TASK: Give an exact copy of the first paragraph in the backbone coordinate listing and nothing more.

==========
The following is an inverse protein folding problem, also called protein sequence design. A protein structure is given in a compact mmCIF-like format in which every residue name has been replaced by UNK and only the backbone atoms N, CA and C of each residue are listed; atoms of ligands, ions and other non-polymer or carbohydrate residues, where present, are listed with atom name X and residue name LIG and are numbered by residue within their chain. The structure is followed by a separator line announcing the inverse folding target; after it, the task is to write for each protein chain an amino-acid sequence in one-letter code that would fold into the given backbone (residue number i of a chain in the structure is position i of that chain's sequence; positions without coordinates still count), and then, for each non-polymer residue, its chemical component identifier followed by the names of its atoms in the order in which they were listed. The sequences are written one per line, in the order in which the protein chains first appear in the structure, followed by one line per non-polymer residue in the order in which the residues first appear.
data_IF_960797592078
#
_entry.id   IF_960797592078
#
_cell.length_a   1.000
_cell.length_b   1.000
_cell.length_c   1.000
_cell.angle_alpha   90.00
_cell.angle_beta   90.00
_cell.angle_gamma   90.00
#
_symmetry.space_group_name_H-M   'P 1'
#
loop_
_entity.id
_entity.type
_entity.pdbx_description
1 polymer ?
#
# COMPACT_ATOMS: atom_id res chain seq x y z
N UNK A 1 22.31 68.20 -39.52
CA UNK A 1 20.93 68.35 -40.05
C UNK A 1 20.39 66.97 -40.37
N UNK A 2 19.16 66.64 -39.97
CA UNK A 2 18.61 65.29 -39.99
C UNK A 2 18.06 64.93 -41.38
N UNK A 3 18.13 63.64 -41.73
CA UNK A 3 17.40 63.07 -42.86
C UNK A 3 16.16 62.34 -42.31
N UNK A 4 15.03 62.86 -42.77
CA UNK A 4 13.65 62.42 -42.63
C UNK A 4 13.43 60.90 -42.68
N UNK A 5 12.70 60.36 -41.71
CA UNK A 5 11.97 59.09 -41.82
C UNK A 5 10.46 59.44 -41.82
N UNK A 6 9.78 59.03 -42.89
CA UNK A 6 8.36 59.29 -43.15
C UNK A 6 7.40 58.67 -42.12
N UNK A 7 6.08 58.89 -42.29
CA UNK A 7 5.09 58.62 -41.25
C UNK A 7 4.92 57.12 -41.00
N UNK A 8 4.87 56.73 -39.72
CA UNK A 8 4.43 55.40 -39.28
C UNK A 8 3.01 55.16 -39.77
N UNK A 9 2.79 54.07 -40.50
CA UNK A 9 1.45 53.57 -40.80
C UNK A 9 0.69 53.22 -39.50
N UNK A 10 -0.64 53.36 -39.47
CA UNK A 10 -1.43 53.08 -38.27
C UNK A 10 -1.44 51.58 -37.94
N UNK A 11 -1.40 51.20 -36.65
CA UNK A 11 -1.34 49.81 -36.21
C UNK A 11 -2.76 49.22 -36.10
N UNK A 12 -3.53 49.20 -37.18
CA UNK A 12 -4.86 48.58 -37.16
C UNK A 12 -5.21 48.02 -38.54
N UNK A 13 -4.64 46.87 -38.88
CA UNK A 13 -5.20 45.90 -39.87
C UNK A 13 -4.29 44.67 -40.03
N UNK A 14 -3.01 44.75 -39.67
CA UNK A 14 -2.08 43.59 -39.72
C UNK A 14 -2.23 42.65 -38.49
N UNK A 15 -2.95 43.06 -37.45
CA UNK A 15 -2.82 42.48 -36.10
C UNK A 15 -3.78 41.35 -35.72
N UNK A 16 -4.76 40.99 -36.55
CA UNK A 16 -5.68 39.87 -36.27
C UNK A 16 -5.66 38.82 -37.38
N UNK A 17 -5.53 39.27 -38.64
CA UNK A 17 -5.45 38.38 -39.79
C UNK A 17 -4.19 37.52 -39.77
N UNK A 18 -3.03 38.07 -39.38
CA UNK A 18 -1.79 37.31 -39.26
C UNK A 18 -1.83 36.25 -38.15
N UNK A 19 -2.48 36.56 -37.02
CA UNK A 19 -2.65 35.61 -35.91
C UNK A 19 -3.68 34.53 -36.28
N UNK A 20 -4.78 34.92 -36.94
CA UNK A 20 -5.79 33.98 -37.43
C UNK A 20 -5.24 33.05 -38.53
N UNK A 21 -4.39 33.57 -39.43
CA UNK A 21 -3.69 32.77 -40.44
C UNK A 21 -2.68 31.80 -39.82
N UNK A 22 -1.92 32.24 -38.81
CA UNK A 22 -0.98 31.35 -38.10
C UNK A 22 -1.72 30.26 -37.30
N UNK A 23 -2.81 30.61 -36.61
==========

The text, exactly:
The following is an inverse protein folding problem, also called protein sequence design. A protein structure is given in a compact mmCIF-like format in which every residue name has been replaced by UNK and only the backbone atoms N, CA and C of each residue are listed; atoms of ligands, ions and other non-polymer or carbohydrate residues, where present, are listed with atom name X and residue name LIG and are numbered by residue within their chain. The structure is followed by a separator line announcing the inverse folding target; after it, the task is to write for each protein chain an amino-acid sequence in one-letter code that would fold into the given backbone (residue number i of a chain in the structure is position i of that chain's sequence; positions without coordinates still count), and then, for each non-polymer residue, its chemical component identifier followed by the names of its atoms in the order in which they were listed. The sequences are written one per line, in the order in which the protein chains first appear in the structure, followed by one line per non-polymer residue in the order in which the residues first appear.